"From entering into fellowship with God"?!

That in relation to God, thinking of Him as a punishing judge, he is righteous or in the right, i.e., guiltless (צדקתּי with Pathach in pause, according to Ew. 93, c, from צדק equals צדק, but perhaps, comp. Proverbs 24:30; Psalm 102:26, because the Athnach is taken only as of the value of Zakeph), Job has said verbatim in Job 13:18, and according to meaning, Job 23:10; Job 27:7, and throughout; that He puts aside his right (the right of the guiltless, and therefore not of one coming under punishment): Job 27:2. That in spite of his right (על, to be interpreted, according to Schultens' example, just like Job 10:7; Job 16:17), i.e., although right is on his side, yet he must be accounted a liar, since his own testimony is belied by the wrathful form of his affliction, that therefore the appearance of wrong remains inalienably attached to him, we find in idea in Job 9:20 and freq. Elihu makes Job call his affliction חצּי, i.e., an arrow sticking in him, viz., the arrow of the wrath of God (on the objective suff. comp. on Job 23:2), after Job 6:4; Job 16:9; Job 19:11; and that this his arrow, i.e., the pain which it causes him, is incurably bad, desperately malignant without (בּלי as Job 8:11) פּשׁע, i.e., sins existing as the ground of it, from which he would be obliged to suppose they had thrust him out of the condition of favour, is Job's constant complaint (vid., e.g., Job 13:23.). Another utterance of Job closely connected with it has so roused Elihu's indignation, that he prefaces it with the exclamation of astonishment: Who is a man like Job, i.e., where in all the world (מי as 2 Samuel 7:23) has this Job his equal, who ... . The attributive clause refers to Job; "to drink scorn (here: blasphemy) like water," is, according to Job 15:16, equivalent to to give one's self up to mockery with delight, and to find satisfaction in it. ארח לחברה, to go over to any one's side, looks like a poeticized prose expression. ללכת is a continuation of the ארח, according to Ew. 351, c, but not directly in the sense "and he goes," but, as in the similar examples, Jeremiah 17:10; Jeremiah 44:19; 2 Chronicles 7:17, and freq., in the sense of: "he is in the act of going;" comp. on Job 36:20 and Habakkuk 1:17. The utterance runs: a man does not profit, viz., himself (on the use of סכן of persons as well as of things, vid., on Job 22:2), by his having joyous and familiar intercourse (בּרצתו, as little equivalent to בּרוּץ as in Psalm 50:18) with God. Job has nowhere expressly said this, but certainly the declaration in Job 9:22, in connection with the repeated complaints concerning the anomalous distribution of human destinies (vid., especially Job 21:7, Job 24:1), are the premises for such a conclusion. That Elihu, in Job 34:7, is more harsh against Job than the friends ever were (comp. e.g., the well-measured reproach of Eliphaz, Job 15:4), and that he puts words into Job's moth which occur nowhere verbatim in his speeches, is worked up by the Latin fathers (Jer., Philippus Presbyter, Beda,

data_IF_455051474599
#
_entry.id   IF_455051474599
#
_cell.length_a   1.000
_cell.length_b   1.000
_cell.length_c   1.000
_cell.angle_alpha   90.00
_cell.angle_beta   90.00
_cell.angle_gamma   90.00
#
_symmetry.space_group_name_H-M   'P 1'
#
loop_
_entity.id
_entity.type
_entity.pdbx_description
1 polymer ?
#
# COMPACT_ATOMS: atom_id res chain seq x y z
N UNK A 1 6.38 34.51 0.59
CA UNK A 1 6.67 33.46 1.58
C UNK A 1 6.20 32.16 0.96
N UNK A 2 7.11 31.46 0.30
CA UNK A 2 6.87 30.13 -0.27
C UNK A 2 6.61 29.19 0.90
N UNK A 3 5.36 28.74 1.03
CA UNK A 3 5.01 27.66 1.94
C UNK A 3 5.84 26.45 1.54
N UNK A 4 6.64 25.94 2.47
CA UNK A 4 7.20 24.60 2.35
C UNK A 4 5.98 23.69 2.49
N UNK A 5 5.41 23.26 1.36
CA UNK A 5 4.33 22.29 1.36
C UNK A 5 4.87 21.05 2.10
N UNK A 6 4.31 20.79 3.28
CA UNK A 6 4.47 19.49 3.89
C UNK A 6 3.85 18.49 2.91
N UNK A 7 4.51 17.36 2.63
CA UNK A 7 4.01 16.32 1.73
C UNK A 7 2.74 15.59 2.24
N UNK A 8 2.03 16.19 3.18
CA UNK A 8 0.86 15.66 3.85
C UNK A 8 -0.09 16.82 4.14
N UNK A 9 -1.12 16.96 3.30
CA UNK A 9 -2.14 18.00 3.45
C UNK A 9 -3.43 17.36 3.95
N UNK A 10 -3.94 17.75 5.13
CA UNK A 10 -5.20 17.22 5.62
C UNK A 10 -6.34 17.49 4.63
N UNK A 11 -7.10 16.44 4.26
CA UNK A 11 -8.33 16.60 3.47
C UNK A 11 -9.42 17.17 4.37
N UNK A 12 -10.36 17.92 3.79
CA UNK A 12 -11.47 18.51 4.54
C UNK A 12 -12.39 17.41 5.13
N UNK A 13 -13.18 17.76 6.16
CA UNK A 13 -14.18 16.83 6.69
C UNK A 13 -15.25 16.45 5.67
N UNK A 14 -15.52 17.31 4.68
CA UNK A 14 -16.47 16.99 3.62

(Note: Philippus Presbyter was a disciple of Jerome. His Comm. in Iobum is extant in many forms, partly epitomized, partly interpolated (on this subject, vid., Hieronymi Opp. ed. Vallarsi, iii. 895ff.). The commentary of Beda, dedicated to a certain Nectarius (Vecterius), is fundamentally that of this Philippus.)

Gregory) in favour of their unfavourable judgment of Elihu; the Greek fathers, however, are deprived of all opportunity of understanding him by the translation of the lxx (in which μυκτηρισμόν signifies the scorn of others which Job must swallow down, comp. Proverbs 26:6), which here perverts everything.